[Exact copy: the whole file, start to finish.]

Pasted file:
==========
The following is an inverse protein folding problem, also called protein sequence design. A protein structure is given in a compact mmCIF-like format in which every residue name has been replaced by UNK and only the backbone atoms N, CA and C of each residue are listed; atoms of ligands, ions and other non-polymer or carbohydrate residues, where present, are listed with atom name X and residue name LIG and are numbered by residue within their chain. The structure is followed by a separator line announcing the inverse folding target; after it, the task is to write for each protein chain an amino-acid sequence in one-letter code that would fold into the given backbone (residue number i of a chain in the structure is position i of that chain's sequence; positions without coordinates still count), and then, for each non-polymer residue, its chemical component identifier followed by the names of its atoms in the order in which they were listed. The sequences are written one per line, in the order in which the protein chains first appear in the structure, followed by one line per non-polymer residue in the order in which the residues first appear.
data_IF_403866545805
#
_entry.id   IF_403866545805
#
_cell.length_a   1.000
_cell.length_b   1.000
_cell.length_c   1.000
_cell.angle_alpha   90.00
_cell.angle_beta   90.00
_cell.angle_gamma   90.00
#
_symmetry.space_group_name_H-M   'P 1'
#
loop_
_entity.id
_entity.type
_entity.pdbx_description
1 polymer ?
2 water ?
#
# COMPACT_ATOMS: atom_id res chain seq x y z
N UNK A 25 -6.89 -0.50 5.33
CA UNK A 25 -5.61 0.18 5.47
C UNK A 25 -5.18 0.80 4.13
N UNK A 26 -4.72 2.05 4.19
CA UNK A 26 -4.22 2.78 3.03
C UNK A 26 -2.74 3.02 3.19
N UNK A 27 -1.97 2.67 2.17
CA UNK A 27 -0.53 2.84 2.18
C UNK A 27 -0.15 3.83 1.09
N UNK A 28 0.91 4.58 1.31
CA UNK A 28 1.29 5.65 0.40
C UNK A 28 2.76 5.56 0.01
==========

The following is an inverse protein folding problem, also called protein sequence design. A protein structure is given in a compact mmCIF-like format in which every residue name has been replaced by UNK and only the backbone atoms N, CA and C of each residue are listed; atoms of ligands, ions and other non-polymer or carbohydrate residues, where present, are listed with atom name X and residue name LIG and are numbered by residue within their chain. The structure is followed by a separator line announcing the inverse folding target; after it, the task is to write for each protein chain an amino-acid sequence in one-letter code that would fold into the given backbone (residue number i of a chain in the structure is position i of that chain's sequence; positions without coordinates still count), and then, for each non-polymer residue, its chemical component identifier followed by the names of its atoms in the order in which they were listed. The sequences are written one per line, in the order in which the protein chains first appear in the structure, followed by one line per non-polymer residue in the order in which the residues first appear.
data_IF_403866545805
#
_entry.id   IF_403866545805
#
_cell.length_a   1.000
_cell.length_b   1.000
_cell.length_c   1.000
_cell.angle_alpha   90.00
_cell.angle_beta   90.00
_cell.angle_gamma   90.00
#
_symmetry.space_group_name_H-M   'P 1'
#
loop_
_entity.id
_entity.type
_entity.pdbx_description
1 polymer ?
2 water ?
#
# COMPACT_ATOMS: atom_id res chain seq x y z
N UNK A 25 -6.89 -0.50 5.33
CA UNK A 25 -5.61 0.18 5.47
C UNK A 25 -5.18 0.80 4.13
N UNK A 26 -4.72 2.05 4.19
CA UNK A 26 -4.22 2.78 3.03
C UNK A 26 -2.74 3.02 3.19
N UNK A 27 -1.97 2.67 2.17
CA UNK A 27 -0.53 2.84 2.18
C UNK A 27 -0.15 3.83 1.09
N UNK A 28 0.91 4.58 1.31
CA UNK A 28 1.29 5.65 0.40
C UNK A 28 2.76 5.56 0.01